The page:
Bucks County

Get to Know: Carpenter/TV Host
Jeff Devlin

Jeff Devlin is a contractor, carpenter, the television host of DIY Network’s Stone House Revival (Wednesdays at 9p/8c), and most importantly, a Bucks County native!

Devlin graduated from Neshaminy High School (’91) and grew up riding his bike into town to spend time at the hardware store…and Goodnoe ice cream. Though he lives a stone’s throw away now in Chester County, we recently interviewed him on how he got into the world of stone homes, and why he loves calling Bucks his own.

How did you get into the home renovation business? Was it something you always wanted to do growing up?

No, not really. I was a young kid who only really wanted to be a professional athlete or rockstar. I remember when I considered carpentry as a career during an episode of This Old House. Funny that I was inspired by a TV show and now find myself on one as well. That was never my intention! I loved watching This Old House and this was before DVRs so you needed to be there to watch it live. My day was planned around that show.

It was about five years after I had been working for different people that I realized I could do it all myself and started my own company. I started working with wood and building things when I was around 15. Like most kids that age, I really wasn’t sure what I wanted to do with my life, as going to college seemed like it really wasn’t an option. I have always been very lucky to meet great carpenters and craftsman along the way that continue to inspire me. I wish I could pinpoint the exact day that I decided, but it was such a progression over years.

What was your favorite part about growing up in Bucks County?

I have so many fond memories of Bucks County, but my favorite has to be riding my BMX bike into Newtown. My parents still live near St. Mary’s Hospital on Route 413 so I would ride my bike through George School and over the bridge crossing the highway and into town. I had my first and only guitar lesson, went to the hardware store every other day, had my tennis racket restrung at the tennis shop, drooled over the newer bikes at the bicycle store, went to many a movies at the Newtown Theatre, but my favorite memory had to be eating the “Pig’s Dinner,” an ice cream sundae served at the infamous Goodnoe.

What makes the homes in Bucks County unique to flip as opposed to other parts of the country’s?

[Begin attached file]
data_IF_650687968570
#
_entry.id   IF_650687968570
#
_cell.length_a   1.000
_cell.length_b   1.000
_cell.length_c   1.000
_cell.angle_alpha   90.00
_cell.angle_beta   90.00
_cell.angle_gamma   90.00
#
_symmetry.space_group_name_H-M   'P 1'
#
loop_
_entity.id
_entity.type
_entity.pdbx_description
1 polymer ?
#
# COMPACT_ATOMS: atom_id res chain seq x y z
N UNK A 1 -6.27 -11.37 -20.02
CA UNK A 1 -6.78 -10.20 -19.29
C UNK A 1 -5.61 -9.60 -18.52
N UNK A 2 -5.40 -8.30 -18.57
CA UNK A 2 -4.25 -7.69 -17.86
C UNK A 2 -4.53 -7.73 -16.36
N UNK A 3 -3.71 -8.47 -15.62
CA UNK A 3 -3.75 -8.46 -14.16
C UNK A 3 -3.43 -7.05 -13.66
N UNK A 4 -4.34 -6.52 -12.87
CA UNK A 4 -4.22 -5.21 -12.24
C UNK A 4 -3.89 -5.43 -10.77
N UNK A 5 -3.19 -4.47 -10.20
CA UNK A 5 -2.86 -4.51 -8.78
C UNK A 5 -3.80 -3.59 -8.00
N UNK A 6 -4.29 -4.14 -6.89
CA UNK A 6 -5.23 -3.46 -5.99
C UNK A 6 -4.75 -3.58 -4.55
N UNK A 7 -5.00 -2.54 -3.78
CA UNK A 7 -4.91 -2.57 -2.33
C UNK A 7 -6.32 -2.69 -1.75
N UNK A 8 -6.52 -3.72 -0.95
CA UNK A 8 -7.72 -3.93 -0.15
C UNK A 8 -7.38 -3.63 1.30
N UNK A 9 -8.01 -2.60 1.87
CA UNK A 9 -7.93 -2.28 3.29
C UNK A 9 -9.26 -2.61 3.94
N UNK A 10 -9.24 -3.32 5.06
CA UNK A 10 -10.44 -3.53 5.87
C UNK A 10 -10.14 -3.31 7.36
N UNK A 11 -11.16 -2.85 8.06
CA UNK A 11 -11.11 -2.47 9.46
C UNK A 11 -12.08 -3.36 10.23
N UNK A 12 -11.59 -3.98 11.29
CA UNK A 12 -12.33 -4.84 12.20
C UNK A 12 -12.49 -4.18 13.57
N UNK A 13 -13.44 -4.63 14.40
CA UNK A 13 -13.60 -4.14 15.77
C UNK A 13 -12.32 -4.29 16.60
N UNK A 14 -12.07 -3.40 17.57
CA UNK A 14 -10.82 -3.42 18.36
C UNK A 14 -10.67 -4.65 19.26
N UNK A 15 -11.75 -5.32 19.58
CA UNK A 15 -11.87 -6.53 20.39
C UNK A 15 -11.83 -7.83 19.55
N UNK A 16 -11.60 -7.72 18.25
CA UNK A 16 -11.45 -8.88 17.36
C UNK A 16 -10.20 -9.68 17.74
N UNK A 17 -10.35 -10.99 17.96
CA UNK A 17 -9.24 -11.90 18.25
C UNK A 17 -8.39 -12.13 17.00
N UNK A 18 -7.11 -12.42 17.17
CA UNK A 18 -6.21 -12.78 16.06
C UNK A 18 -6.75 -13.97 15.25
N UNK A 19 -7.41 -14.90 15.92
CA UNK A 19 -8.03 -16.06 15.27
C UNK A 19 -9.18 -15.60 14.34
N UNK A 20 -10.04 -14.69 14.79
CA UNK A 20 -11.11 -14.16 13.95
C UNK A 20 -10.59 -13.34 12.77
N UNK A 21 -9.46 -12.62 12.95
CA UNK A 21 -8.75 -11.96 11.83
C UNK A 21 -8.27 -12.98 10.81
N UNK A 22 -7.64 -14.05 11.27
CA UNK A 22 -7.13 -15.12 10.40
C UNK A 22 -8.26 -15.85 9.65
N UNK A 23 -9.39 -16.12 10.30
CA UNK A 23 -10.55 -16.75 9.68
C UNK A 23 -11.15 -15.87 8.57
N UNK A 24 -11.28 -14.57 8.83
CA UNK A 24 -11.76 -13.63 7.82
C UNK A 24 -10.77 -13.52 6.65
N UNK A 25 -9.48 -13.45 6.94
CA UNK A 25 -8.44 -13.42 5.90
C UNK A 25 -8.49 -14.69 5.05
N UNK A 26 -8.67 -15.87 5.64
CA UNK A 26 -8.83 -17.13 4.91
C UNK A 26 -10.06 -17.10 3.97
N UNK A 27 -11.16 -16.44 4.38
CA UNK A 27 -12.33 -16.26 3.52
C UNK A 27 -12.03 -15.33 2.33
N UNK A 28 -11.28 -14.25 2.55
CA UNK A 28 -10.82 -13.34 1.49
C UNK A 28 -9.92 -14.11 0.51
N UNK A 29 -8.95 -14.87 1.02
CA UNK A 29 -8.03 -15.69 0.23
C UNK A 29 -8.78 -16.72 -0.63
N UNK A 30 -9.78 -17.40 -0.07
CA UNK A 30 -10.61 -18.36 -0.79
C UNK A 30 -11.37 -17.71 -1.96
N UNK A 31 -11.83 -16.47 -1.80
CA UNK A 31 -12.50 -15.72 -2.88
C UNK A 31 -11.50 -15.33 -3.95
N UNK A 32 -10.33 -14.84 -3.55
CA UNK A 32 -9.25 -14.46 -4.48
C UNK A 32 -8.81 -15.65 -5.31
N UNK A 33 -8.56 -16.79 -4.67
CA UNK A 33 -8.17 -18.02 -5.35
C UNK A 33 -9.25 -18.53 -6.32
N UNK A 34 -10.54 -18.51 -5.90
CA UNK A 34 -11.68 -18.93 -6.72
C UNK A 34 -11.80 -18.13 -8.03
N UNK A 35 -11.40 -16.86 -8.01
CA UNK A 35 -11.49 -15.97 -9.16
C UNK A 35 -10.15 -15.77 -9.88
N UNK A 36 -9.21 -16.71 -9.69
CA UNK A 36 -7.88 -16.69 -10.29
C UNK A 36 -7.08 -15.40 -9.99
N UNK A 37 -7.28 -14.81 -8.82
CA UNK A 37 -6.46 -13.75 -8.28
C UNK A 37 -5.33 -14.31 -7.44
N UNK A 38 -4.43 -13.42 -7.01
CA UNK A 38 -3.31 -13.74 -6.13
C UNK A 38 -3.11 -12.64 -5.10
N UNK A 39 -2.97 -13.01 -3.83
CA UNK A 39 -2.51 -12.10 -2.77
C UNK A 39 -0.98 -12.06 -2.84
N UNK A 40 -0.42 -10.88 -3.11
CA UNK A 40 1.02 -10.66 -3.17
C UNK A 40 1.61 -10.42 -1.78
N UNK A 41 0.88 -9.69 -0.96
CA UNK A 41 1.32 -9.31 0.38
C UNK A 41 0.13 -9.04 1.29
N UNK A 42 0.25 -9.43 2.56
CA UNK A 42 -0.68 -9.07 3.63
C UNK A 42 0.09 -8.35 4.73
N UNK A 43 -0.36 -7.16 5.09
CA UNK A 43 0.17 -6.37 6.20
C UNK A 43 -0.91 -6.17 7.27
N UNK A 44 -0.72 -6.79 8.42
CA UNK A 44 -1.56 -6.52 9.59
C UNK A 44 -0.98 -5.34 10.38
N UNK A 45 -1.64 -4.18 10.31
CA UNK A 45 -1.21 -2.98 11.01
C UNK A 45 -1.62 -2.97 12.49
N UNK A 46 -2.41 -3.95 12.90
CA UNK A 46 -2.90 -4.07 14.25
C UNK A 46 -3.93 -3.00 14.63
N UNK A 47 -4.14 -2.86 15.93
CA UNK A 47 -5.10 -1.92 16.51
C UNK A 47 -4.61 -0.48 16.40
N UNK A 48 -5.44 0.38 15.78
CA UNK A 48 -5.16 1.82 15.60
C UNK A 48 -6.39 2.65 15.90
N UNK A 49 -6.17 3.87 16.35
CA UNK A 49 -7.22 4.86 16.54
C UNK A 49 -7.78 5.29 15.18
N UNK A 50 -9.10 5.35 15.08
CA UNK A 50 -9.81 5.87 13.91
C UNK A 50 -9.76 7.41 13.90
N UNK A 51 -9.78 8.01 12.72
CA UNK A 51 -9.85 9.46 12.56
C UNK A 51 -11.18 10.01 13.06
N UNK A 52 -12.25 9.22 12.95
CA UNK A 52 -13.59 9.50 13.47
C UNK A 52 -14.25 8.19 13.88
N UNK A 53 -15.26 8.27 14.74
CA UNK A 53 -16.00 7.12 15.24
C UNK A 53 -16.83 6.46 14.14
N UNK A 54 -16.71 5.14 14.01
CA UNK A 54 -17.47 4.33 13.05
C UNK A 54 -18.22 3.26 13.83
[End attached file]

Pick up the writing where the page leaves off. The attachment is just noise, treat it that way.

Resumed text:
While I am not a big fan of flipping properties, I do find Bucks County to be filled with old character. The houses seem to work with the land, not against it. Never quite sure how to describe the feeling of old homes, but others who own them understand. It is so weird, like some strange unspoken language. The simplest of details can speak so much in these homes.

Are you a big history buff?

Oh, heck no! I have only begun to dig into history within the past five to eight years. The carpentry came first, then, resorting to the older methods, started the love of history. I am eager to know everything about the houses [I work on]. The who, what, where, when mentality. Now I just can’t get enough.

Favorite restaurant/bar to visit in Bucks County?

I have to say, Newtown is near and dear to my heart and I loved being with my family eating at the Green Parrot there, but truth be told, there are so many places that I loved visiting – like the Christmas Day re-enactment of Washington Crossing the Delaware!

Why are you proud to call Bucks County home?

Bucks County is where I grew up, so it is special to me and always will be. I love visiting and working there regularly. It will always be home in my heart. I have since moved westward and now live in Chester County, just outside of West Chester. I think, like most, we try to move away from home, as we believe there is something better or the “grass is always greener” scenario. But the older I get the more I long for Bucks County as my home. An old stone house, my family, a fireplace and some land are all I need.

See Bucks County's rich history in person! Take a tour of the area's historic stone houses, or use these driving directions to view some of the significant historic stone houses that are private residences.